Dave Evans: Designing the Life You Really Want [Entire Talk] | Summary and Q&A

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March 1, 2017
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Stanford eCorner
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Dave Evans: Designing the Life You Really Want [Entire Talk]

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Summary

In this video, the speaker discusses how design thinking can be applied to designing your life. He explains that the Life Design Lab aims to use the principles of design thinking to tackle the challenge of designing one's life after university. The speaker addresses common dysfunctional beliefs and misconceptions about finding one's passion, being the best version of oneself, and knowing what you want to do in life. He introduces the concept of ideating multiple futures and using prototypes to test and learn from different possibilities. The speaker emphasizes the importance of curiosity, collaboration, reframing, bias towards action, and being mindful of the design process when designing your life.

Questions & Answers

Q: What is the mission of the Life Design Lab?

The mission of the Life Design Lab is to apply the innovation principles of design thinking to help individuals design their lives after university.

Q: What is a dysfunctional belief about finding one's passion?

A dysfunctional belief about finding one's passion is the idea that there must be a singular, predetermined passion that determines one's life path. The speaker argues that passion is the outcome, not the starting point, and that it is not a universal organizing principle for all individuals.

Q: What are the five mindsets emphasized in life design?

The five mindsets emphasized in life design are curiosity, radical collaboration, reframing, bias toward action, and being mindful of the design process. These mindsets are helpful for approaching life design with an open mind, exploring different possibilities, and taking action.

Q: What is the purpose of ideating multiple futures?

Ideating multiple futures allows individuals to explore different versions of themselves and their lives. By doing so, they can generate more ideas, perspectives, and possibilities for their future paths.

Q: How can prototypes be used in life design?

Prototypes in life design can take the form of conversations or experiences. For example, conducting life design interviews with people in desired fields or trying out different activities or roles. Prototypes help individuals learn, gather feedback, and gain insights about potential futures before fully committing to them.

Q: What is the speaker's view on being the best version of oneself?

The speaker challenges the idea of being the best version of oneself by highlighting that there is not just one best self. He argues that individuals contain multiple versions of themselves and that pursuing a singular best self can limit one's perspective and happiness.

Q: What is the significance of the concept of accepting where you are?

Accepting where you are is an important mindset in the design thinking process because it allows individuals to start their life design journey from a place of self-acceptance and understanding. It encourages individuals to embrace their current circumstances and challenges and build a future from that starting point.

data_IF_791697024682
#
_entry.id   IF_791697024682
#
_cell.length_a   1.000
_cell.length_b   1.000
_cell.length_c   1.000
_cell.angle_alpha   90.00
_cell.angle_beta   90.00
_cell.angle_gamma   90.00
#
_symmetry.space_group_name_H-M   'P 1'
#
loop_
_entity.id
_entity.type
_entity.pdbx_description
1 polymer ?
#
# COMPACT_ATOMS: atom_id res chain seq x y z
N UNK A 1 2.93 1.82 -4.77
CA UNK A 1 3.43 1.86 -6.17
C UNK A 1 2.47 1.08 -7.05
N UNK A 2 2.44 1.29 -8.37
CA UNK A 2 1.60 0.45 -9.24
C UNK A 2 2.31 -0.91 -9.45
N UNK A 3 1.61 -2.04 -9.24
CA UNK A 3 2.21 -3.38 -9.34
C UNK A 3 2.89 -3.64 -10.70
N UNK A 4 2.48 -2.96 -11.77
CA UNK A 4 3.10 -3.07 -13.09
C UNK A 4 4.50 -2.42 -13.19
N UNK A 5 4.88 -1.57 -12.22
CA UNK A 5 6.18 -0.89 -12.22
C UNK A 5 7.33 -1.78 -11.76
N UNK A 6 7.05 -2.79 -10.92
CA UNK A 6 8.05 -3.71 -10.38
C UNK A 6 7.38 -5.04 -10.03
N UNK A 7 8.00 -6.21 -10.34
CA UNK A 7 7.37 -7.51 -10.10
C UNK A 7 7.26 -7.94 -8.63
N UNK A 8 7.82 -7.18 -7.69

Q: How can design thinking be applied to the challenge of designing one's life?

Design thinking can be applied to designing one's life by approaching it with curiosity, reframing challenges, prototyping different futures, collaborating with others, and taking action. By using design thinking principles and mindsets, individuals can better navigate the complexities and uncertainties of life design.

Q: What is the difference between design prototypes and engineering prototypes?

Design prototypes are early-stage prototypes used to learn and gather feedback, while engineering prototypes are often late-stage prototypes used to prove the effectiveness of a concept. Design prototypes focus on cheap, fast experimentation and learning, whereas engineering prototypes focus on validating and refining a concept before market release.

Q: How does the speaker address the fear of missing out (FOMO) in life design?

The speaker addresses the fear of missing out by highlighting that individuals have multiple lives within them and that it is impossible to experience everything. By recognizing that there are always more possibilities and choices than one can pursue, individuals can focus on the futures that align with their values and priorities.

Takeaways

Design thinking can be an effective approach to designing one's life. By embracing mindsets such as curiosity, collaboration, reframing, bias toward action, and being mindful of the design process, individuals can navigate the complexities and uncertainties of life design. Ideating multiple futures and using prototypes, such as conversations and experiences, can help individuals explore different possibilities, gather feedback, and make informed decisions about their life paths. It is important to challenge dysfunctional beliefs, such as the notion of finding one's singular passion or being the best version of oneself, and to accept where one is currently in order to effectively design one's life.

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